“And to use the classic UU Building Your Own Theology curriculum as an example, the starting point is not studying traditional theologies from the past (that comes at the midpoint). The starting point is autobiography: owning more fully how your life story and your firsthand experience affects, shapes, and informs how you construct theology. And perhaps I should also clarify that Building Your Own Theology — at least as far as Unitarian Universalism is concerned — does not require theism, a belief in God. In contrast, there is much potential benefit for both theists and atheists, Buddhists and Pagans, Christians and Jews in doing the hard work of articulating what you do (and don’t) believe about God (or reality), human nature, religious community, ethics, and the future of our species and the universe — and doing all of that in conversation with your religious community.”
From a post by The Rev. Dr. J. Carl Gregg (D.Min., D.A.S.D., M.Div., B.A.), minister of the Unitarian Universalist Congregation of Frederick, Maryland.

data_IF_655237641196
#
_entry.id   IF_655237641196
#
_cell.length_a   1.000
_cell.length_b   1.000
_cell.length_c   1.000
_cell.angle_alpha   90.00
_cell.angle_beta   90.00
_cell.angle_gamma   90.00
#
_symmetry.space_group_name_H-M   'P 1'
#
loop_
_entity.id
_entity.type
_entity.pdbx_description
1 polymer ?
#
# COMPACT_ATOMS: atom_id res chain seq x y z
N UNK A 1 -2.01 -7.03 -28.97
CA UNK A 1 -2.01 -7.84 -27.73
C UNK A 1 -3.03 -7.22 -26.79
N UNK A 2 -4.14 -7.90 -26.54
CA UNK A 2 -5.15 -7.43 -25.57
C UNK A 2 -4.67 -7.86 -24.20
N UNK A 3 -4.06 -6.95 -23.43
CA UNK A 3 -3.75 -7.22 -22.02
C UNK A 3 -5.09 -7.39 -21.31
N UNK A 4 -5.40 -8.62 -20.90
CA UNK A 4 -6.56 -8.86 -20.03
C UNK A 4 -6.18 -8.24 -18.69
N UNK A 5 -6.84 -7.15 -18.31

Starting November 1 we will have a Building Your Own Theology class at 10 am, before coffee and the worship service. The class will probably run through March, depending on how long we take for discussions each week.
The class won’t teach you what to believe, but to think about what you already believe in a systematic way, how your beliefs have changed, learn what others believe and why, and build our community.
There is homework! Brief (two or three pages) readings every week or two and some exercises to do on your own to prepare for discussion. By the end of the class, you will have written your own creed.
The discussion is a lot of the learning, so being there for most of the classes is good, but the readings and worksheets will be available online so you can keep up when you can’t be there.
Lisa deGruyter is facilitating; she took the class, and then taught it twice, at First UU Austin years ago. She’s looking forward to seeing how her beliefs have evolved since then (and hopes they have!)
Schedule and materials